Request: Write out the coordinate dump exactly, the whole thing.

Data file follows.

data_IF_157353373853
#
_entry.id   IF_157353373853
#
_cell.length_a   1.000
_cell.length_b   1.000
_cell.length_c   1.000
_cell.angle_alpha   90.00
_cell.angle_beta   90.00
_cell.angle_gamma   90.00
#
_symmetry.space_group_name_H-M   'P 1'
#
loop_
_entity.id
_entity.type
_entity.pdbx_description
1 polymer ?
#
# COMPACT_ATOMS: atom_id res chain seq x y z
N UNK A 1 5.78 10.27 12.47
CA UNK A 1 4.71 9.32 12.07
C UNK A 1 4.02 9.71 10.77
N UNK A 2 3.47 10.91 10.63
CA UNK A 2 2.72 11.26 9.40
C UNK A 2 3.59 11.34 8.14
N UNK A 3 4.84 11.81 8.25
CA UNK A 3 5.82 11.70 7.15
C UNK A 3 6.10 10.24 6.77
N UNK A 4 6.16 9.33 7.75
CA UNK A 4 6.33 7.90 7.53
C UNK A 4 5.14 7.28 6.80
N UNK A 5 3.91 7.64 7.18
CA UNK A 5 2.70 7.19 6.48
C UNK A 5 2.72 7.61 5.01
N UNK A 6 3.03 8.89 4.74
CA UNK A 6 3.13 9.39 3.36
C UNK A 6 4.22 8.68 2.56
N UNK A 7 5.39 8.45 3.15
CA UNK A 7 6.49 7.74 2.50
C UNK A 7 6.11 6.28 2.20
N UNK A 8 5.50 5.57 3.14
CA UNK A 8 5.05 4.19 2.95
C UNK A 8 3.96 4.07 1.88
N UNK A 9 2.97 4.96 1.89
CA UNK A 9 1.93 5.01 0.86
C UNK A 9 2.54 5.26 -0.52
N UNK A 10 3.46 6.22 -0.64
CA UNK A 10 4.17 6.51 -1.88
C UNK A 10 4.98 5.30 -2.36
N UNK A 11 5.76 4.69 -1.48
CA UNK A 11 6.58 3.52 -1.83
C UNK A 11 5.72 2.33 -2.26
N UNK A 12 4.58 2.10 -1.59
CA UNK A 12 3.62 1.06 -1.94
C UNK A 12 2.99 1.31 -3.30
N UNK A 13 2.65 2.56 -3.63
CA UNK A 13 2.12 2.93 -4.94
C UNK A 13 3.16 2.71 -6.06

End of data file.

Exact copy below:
data_IF_157353373853
#
_entry.id   IF_157353373853
#
_cell.length_a   1.000
_cell.length_b   1.000
_cell.length_c   1.000
_cell.angle_alpha   90.00
_cell.angle_beta   90.00
_cell.angle_gamma   90.00
#
_symmetry.space_group_name_H-M   'P 1'
#
loop_
_entity.id
_entity.type
_entity.pdbx_description
1 polymer ?
#
# COMPACT_ATOMS: atom_id res chain seq x y z
N UNK A 1 5.78 10.27 12.47
CA UNK A 1 4.71 9.32 12.07
C UNK A 1 4.02 9.71 10.77
N UNK A 2 3.47 10.91 10.63
CA UNK A 2 2.72 11.26 9.40
C UNK A 2 3.59 11.34 8.14
N UNK A 3 4.84 11.81 8.25
CA UNK A 3 5.82 11.70 7.15
C UNK A 3 6.10 10.24 6.77
N UNK A 4 6.16 9.33 7.75
CA UNK A 4 6.33 7.90 7.53
C UNK A 4 5.14 7.28 6.80
N UNK A 5 3.91 7.64 7.18
CA UNK A 5 2.70 7.19 6.48
C UNK A 5 2.72 7.61 5.01
N UNK A 6 3.03 8.89 4.74
CA UNK A 6 3.13 9.39 3.36
C UNK A 6 4.22 8.68 2.56
N UNK A 7 5.39 8.45 3.15
CA UNK A 7 6.49 7.74 2.50
C UNK A 7 6.11 6.28 2.20
N UNK A 8 5.50 5.57 3.14
CA UNK A 8 5.05 4.19 2.95
C UNK A 8 3.96 4.07 1.88
N UNK A 9 2.97 4.96 1.89
CA UNK A 9 1.93 5.01 0.86
C UNK A 9 2.54 5.26 -0.52
N UNK A 10 3.46 6.22 -0.64
CA UNK A 10 4.17 6.51 -1.88
C UNK A 10 4.98 5.30 -2.36
N UNK A 11 5.76 4.69 -1.48
CA UNK A 11 6.58 3.52 -1.83
C UNK A 11 5.72 2.33 -2.26
N UNK A 12 4.58 2.10 -1.59
CA UNK A 12 3.62 1.06 -1.94
C UNK A 12 2.99 1.31 -3.30
N UNK A 13 2.65 2.56 -3.63
CA UNK A 13 2.12 2.93 -4.94
C UNK A 13 3.16 2.71 -6.06